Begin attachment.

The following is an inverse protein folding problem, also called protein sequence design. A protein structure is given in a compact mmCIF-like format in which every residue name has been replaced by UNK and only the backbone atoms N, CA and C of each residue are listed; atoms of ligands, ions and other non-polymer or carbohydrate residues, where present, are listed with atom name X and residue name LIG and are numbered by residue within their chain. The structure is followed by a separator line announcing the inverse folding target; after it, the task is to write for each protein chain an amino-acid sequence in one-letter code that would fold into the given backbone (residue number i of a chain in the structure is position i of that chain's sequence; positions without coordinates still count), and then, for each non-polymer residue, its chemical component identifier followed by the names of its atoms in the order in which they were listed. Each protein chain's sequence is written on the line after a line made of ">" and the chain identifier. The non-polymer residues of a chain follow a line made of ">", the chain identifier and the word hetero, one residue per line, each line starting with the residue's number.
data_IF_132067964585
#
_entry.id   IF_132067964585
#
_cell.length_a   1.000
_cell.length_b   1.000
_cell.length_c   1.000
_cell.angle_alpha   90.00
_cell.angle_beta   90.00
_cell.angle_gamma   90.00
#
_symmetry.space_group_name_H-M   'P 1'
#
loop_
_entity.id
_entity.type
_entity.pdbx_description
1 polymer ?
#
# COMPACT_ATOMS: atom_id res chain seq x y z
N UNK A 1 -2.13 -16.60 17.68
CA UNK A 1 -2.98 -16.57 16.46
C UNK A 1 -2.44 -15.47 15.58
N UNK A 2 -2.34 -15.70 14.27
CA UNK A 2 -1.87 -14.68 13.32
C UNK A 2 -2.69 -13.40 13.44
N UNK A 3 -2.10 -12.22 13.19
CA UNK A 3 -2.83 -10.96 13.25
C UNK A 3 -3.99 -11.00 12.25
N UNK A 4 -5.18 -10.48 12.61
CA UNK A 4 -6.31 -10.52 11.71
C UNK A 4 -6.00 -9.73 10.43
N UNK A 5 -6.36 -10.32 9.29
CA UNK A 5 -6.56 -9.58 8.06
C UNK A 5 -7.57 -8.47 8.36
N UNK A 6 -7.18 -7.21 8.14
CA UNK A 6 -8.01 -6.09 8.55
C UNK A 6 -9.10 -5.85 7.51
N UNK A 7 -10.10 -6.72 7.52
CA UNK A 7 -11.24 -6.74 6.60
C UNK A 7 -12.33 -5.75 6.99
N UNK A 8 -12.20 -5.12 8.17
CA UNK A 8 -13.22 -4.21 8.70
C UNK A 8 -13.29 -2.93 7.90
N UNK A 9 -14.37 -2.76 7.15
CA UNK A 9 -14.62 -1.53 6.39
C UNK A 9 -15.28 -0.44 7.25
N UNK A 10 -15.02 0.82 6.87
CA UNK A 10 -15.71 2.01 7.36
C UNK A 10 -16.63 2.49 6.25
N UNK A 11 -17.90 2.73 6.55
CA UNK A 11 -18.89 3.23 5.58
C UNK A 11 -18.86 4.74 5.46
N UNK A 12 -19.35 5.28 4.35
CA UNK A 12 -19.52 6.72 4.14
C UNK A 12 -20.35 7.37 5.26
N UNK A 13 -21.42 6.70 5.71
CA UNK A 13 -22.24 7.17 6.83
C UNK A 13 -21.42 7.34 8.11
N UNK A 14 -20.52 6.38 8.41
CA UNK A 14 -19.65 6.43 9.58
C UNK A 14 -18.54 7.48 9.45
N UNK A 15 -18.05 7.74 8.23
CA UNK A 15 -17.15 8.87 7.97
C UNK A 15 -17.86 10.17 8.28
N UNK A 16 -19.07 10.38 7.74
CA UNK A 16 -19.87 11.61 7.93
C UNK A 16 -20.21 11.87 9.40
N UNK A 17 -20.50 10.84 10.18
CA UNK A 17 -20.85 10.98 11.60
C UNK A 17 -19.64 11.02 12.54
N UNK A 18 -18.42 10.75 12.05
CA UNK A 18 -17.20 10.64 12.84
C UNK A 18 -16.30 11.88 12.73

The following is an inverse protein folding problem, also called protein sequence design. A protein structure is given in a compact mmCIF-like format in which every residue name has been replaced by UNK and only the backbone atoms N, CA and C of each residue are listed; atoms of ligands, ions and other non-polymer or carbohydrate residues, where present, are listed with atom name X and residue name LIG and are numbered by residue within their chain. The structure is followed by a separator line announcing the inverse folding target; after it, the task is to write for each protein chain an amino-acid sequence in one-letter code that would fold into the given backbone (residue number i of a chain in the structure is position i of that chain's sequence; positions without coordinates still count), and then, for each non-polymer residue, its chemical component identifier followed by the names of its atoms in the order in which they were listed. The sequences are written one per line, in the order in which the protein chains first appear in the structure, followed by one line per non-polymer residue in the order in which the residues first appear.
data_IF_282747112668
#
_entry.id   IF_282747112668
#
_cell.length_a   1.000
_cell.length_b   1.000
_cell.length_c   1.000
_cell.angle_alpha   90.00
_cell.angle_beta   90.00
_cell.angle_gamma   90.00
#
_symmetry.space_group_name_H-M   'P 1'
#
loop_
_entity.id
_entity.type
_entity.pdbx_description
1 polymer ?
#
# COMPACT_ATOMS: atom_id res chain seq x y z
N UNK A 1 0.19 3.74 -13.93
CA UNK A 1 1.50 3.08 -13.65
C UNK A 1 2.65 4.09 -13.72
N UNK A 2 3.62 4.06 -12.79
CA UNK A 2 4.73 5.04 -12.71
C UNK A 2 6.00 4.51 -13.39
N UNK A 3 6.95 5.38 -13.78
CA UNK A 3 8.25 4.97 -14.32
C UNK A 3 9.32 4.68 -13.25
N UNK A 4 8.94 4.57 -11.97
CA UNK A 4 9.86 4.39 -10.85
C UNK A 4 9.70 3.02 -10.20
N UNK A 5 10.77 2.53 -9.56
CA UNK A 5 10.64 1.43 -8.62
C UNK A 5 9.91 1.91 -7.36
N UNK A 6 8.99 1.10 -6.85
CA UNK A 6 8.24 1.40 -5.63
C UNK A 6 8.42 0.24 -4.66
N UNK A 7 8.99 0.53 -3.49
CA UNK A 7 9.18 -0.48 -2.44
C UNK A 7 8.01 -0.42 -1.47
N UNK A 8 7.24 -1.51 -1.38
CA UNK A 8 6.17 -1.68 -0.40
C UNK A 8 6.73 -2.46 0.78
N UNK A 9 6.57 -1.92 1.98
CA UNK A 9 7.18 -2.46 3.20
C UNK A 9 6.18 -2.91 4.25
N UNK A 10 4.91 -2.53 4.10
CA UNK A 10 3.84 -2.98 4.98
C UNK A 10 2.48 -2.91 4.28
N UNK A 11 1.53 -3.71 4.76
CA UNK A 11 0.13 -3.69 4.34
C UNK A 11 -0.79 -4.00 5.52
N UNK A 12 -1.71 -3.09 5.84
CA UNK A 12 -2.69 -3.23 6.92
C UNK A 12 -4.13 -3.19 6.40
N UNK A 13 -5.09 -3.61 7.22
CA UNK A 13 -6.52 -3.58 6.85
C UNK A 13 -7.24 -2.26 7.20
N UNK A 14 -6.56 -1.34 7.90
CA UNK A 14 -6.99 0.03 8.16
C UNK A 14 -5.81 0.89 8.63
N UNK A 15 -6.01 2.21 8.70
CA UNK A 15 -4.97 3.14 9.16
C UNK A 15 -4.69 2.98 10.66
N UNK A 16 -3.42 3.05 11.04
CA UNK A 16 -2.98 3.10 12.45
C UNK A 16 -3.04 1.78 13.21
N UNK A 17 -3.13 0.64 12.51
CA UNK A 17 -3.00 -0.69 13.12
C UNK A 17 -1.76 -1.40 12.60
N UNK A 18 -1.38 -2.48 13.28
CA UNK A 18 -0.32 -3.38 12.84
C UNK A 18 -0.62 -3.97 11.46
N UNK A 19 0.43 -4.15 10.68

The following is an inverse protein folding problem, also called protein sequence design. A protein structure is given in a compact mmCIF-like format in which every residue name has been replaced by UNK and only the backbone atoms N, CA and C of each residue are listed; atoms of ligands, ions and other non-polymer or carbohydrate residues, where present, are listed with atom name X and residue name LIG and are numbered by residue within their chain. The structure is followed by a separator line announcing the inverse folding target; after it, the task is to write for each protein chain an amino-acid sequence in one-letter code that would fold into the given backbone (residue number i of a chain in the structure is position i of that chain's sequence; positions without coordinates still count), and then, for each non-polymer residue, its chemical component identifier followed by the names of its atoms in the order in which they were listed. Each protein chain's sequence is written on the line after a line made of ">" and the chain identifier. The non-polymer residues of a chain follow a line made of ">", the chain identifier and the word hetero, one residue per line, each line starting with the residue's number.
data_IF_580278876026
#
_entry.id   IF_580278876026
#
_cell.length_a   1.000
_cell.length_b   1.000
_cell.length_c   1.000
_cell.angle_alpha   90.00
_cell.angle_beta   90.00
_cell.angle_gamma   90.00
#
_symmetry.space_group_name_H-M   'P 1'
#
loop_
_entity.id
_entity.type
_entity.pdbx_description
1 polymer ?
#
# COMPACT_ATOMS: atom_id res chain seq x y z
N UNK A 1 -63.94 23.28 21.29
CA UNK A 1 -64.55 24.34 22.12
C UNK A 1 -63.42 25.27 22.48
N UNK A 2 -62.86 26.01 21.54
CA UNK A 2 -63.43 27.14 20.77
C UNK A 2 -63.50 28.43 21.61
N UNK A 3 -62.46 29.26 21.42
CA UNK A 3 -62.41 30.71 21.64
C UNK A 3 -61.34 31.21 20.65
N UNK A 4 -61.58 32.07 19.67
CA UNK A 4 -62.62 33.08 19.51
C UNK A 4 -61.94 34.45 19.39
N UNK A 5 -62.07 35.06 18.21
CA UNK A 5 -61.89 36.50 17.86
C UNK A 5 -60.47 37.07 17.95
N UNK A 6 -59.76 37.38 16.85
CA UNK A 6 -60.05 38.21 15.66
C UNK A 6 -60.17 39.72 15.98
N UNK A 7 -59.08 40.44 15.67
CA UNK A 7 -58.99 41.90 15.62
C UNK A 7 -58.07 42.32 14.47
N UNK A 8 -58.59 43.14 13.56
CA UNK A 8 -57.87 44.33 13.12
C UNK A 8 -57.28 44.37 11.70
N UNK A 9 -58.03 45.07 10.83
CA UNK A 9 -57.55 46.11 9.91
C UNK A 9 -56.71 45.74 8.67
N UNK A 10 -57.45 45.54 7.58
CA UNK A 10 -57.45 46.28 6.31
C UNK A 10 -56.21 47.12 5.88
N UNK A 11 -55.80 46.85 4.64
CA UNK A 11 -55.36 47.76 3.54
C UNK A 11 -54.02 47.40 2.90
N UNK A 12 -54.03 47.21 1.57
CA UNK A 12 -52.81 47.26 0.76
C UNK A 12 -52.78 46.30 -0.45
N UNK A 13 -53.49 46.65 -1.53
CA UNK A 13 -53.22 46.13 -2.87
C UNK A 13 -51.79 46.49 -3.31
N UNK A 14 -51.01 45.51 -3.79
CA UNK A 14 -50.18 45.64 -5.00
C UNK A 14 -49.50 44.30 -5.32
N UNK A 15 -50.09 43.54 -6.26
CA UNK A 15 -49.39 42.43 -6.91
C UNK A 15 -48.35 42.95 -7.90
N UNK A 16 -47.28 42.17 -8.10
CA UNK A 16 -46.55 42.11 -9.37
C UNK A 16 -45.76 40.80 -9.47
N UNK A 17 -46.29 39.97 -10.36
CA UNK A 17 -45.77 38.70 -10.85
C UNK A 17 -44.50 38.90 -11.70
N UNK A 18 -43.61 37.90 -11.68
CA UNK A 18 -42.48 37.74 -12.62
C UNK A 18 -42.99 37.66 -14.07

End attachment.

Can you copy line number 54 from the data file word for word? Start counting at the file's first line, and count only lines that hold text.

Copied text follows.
C UNK A 11 -18.86 4.74 5.46